Sunday, 22 August 2010

Heaven and bagpipes

Stage 2, day 4 (Monday, 26 July 2010)
Szklarska Poręba to Zittau (119 km)


When Czechs want to compare and contrast two very different things, they describe them as being like “nebe a dudy” - heaven and bagpipes. Well, if yesterday, with its agonising ascents and tooth-rattling descents, was bagpipes, then today is pure heaven. I’m on the lofty Jizera plateau and there’s not a soul in sight. There are rainclouds all around, but the sky directly above me is clear. The landscape up here is gorgeous, so gorgeous it makes the hair on my arms stand up. Moments like this remind me why I’m doing this trip.

The Jizera, separating Poland (where I'm standing) from the Czech Republic

The day started with a really steep climb out of Szklarska Poręba, but I was soon onto a flatter deserted road into the Jizera Mountains. Here, the ER-2 cycle trail, which had given me so much trouble the day before, was a joy to ride and I made quick progress up to the wide open spaces of the plateau. I tarried for a while at the point where the trail meets the Jizera River. The ecosystem of the surrounding Jizera Peatland Nature Reserve is only now recovering from the ravages of 20th century air pollution. Despite that, it’s a stunningly beautiful spot.

The trail over the Jizera plateau

I continued to the highest point of the ride today: Polana Izerska (965 m above sea level). After admiring the fabulous views down over the flatlands of Poland I began the steep descent out of the wilderness and into the charming town of Świeradów-Zdrój. There I turned west and before long was back in the Czech Republic.

Świeradów-Zdrój viewed from Polana Izerska

I stopped for a lunch at a pub just over the border in Nové Město pod Smrkem. After filling my belly with cheap goulash I emerged into a warm and sunny afternoon, the first of my entire trip so far. I was so preoccupied by this climatic change for the better that I set off without my handlebar bag. Fortunately it was still sitting on the window ledge outside the pub when I returned a few minutes later.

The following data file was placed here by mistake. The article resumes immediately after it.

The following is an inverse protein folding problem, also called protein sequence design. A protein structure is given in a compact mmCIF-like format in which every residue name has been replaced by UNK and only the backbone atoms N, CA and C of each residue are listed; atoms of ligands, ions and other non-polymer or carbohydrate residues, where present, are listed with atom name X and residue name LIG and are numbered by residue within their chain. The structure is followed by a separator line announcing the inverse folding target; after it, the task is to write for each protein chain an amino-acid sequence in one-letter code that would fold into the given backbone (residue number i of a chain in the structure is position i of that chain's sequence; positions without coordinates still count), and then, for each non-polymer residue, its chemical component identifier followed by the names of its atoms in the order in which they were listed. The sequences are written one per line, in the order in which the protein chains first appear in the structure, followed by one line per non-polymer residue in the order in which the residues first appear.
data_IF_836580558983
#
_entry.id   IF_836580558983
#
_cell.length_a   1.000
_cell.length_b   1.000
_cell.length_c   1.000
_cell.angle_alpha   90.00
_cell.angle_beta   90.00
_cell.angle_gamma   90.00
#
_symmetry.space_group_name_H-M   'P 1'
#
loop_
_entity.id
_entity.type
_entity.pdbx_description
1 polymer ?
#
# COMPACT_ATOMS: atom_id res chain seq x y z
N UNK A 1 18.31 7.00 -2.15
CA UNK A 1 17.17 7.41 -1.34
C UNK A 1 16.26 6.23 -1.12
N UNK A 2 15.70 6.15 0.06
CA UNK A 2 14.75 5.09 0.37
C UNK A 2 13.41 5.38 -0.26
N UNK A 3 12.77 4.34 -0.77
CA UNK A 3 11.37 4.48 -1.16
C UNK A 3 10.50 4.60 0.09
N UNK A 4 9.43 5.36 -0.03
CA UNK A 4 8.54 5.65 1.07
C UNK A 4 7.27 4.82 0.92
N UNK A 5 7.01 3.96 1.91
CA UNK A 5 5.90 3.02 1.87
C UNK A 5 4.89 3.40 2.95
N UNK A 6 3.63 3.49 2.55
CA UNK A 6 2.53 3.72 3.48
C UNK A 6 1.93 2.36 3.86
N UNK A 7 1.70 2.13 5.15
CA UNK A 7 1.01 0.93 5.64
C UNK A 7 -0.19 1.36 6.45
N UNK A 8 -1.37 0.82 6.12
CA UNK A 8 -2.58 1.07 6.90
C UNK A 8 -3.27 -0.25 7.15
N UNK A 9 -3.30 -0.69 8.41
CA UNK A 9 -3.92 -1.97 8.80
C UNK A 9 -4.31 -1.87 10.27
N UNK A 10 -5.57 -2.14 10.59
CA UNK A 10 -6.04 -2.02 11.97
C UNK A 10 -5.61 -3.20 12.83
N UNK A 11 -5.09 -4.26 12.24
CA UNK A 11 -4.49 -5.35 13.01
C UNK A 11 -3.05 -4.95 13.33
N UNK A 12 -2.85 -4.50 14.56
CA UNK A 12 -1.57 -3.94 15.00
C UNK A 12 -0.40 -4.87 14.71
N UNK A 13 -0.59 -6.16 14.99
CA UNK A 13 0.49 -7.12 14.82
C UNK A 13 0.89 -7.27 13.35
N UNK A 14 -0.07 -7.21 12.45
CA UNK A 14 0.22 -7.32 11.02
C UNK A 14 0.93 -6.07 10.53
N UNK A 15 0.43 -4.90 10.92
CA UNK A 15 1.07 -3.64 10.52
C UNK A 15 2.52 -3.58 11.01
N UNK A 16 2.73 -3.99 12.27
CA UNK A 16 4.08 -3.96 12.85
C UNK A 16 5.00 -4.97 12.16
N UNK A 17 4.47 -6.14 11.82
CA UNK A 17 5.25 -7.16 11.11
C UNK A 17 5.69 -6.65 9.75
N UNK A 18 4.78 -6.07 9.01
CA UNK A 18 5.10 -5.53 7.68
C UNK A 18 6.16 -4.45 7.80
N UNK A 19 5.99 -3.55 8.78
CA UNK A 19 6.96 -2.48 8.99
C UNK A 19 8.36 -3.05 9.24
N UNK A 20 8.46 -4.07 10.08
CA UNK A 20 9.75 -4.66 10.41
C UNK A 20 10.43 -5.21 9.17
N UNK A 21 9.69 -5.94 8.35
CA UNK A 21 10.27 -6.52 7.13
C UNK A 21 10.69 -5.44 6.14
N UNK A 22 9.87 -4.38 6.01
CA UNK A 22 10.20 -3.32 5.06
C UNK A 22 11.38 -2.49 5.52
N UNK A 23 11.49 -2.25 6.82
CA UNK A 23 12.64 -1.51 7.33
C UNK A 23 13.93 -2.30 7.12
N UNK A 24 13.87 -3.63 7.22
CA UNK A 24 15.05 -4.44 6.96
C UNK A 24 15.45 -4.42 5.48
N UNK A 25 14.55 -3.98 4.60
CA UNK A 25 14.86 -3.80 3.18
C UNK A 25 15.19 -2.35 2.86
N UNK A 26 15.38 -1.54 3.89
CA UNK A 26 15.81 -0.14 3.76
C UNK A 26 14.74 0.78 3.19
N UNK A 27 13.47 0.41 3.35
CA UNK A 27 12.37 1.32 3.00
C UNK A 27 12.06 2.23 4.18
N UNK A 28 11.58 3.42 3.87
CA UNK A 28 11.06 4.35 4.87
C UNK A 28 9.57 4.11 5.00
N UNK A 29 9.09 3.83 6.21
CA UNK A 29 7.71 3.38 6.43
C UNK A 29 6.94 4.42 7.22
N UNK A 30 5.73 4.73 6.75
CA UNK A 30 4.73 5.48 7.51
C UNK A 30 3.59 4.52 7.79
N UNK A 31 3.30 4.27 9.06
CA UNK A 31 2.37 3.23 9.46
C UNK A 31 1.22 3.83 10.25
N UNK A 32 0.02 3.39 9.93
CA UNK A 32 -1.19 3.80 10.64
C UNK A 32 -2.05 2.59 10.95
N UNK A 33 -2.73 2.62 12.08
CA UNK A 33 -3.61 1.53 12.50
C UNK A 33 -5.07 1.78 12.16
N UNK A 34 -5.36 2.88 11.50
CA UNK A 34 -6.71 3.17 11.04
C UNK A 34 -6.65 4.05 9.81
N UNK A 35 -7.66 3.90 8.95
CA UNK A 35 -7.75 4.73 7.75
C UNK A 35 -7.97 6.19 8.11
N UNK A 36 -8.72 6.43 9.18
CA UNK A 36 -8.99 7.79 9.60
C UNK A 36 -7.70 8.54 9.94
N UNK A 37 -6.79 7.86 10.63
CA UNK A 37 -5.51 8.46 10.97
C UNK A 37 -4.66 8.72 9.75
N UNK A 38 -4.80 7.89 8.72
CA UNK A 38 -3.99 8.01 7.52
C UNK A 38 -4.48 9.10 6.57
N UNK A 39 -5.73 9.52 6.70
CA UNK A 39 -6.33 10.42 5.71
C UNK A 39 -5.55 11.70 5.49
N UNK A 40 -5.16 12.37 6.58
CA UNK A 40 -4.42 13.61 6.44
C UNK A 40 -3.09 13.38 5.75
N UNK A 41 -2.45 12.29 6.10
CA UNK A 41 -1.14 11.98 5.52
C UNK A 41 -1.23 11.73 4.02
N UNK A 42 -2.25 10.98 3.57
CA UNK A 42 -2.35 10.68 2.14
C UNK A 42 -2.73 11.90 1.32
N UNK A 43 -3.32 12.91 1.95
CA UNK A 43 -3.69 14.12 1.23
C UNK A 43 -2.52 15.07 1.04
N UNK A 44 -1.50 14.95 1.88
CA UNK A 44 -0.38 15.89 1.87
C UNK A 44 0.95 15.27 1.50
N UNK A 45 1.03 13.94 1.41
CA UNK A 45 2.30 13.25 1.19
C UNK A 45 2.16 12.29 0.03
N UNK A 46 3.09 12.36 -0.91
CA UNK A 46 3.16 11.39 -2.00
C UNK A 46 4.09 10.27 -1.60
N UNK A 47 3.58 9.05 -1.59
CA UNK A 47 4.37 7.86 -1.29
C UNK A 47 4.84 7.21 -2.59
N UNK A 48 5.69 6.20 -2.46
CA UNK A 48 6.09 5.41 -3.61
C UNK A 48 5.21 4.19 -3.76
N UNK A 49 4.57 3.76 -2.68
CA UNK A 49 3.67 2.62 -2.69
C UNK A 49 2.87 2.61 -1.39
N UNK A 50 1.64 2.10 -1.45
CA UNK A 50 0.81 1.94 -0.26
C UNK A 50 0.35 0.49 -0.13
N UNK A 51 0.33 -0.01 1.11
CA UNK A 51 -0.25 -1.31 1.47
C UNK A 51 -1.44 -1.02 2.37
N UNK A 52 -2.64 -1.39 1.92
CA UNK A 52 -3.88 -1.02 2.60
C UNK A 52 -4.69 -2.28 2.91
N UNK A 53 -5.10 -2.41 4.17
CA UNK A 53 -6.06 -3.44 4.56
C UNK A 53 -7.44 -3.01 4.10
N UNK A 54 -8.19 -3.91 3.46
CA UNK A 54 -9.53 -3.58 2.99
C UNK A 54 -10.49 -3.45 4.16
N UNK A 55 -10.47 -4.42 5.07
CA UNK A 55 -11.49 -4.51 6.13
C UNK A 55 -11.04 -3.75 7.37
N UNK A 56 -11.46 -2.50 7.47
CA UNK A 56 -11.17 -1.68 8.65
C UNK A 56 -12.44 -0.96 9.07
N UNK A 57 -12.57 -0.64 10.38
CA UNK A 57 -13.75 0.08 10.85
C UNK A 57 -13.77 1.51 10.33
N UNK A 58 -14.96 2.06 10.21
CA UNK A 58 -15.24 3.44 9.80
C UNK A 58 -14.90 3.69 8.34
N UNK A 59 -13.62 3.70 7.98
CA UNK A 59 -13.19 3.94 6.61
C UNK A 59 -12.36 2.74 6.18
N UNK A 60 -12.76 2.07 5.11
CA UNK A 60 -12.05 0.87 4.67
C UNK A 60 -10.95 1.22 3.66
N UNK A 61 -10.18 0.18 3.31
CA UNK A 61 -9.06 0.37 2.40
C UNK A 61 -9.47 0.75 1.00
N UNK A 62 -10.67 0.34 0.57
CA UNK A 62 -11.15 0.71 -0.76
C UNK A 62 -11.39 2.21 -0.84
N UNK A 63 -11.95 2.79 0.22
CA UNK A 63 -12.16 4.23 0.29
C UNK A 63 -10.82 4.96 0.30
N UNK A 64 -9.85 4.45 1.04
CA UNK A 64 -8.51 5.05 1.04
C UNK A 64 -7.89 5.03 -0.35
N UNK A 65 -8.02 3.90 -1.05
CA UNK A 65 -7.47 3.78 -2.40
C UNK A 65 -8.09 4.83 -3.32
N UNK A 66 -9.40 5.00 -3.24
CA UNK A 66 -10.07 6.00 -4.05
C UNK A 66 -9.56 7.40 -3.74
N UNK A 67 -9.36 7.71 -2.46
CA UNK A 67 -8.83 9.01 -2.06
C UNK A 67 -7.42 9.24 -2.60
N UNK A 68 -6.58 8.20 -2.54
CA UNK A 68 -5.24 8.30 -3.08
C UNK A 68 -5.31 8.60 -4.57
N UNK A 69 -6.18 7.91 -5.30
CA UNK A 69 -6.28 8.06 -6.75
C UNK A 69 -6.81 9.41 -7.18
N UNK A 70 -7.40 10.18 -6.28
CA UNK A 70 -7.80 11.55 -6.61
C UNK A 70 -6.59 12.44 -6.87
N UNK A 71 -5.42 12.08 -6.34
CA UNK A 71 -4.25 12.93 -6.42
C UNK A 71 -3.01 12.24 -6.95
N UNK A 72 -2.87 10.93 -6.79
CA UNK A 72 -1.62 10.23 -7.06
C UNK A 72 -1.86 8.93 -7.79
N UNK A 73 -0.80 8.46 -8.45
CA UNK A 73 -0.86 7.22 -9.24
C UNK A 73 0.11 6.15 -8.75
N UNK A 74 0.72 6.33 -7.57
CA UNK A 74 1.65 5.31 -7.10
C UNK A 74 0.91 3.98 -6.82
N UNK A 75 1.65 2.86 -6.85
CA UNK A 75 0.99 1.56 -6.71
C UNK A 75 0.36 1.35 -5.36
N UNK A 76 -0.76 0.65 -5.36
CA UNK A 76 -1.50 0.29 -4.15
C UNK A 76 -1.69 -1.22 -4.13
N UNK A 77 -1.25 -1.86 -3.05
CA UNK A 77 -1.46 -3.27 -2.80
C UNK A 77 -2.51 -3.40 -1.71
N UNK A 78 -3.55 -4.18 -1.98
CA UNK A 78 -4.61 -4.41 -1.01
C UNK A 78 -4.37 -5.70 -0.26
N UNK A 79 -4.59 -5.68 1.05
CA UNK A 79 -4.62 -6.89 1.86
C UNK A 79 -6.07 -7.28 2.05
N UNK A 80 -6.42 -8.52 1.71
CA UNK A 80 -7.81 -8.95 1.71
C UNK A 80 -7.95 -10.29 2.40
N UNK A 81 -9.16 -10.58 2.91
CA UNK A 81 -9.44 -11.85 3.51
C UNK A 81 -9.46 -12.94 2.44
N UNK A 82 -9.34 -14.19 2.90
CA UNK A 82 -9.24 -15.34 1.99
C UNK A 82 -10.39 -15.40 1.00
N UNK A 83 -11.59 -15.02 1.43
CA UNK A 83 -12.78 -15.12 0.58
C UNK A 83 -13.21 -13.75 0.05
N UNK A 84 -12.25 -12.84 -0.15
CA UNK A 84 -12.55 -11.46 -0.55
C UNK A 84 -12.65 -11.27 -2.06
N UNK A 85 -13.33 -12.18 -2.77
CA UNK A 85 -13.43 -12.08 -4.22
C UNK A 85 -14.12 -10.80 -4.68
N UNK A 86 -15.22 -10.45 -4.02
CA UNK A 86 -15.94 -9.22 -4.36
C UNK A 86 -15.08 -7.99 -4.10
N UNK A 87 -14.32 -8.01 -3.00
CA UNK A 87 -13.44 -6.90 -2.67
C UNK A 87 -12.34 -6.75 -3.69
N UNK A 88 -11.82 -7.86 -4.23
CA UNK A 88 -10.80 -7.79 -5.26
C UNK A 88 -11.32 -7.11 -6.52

The ancient remains of St James Church in Jindřichovice

I was now in the Frýdlant region, which is bordered on its eastern, northern and western sides by Poland. I passed the ruin of St James Church and for a while followed the curiously named “Nature Trail through the Environs of Jindřichovice over the Heights of Ideals and into the Valley of the Soul”. This was a lovely section of the route, running gently downhill through a tranquil forest and across open farmland.

Horses grazing somewhere near Pertoltice

Just north of Pertoltice the trail took an unmarked turn across a meadow and through a spinney. Feeling lost, I asked directions from a young woman walking towards me through a waterlogged wheat field. “It’s not much of a bike path,” she told me as she struggled to push a child in a pushchair across the slippery muddy surface.

The cycle path takes another turn for the worse

At Habartice I nipped over the border into the noticeably less wealthy Polish town of Zawidów to see the ruined church there. As I photographed it the bell in the tower tolled the half-hour.

The church tower in Zawidów

Time was getting on so I hurried south along the meanders of the Smědá River through Višňová towards Frýdlant. Less than two weeks later this area would be cut off by catastrophic flash flooding. Today, however, the river - where visible through the trees - looked placid and benign.

Traditional timber-framed houses in Višňová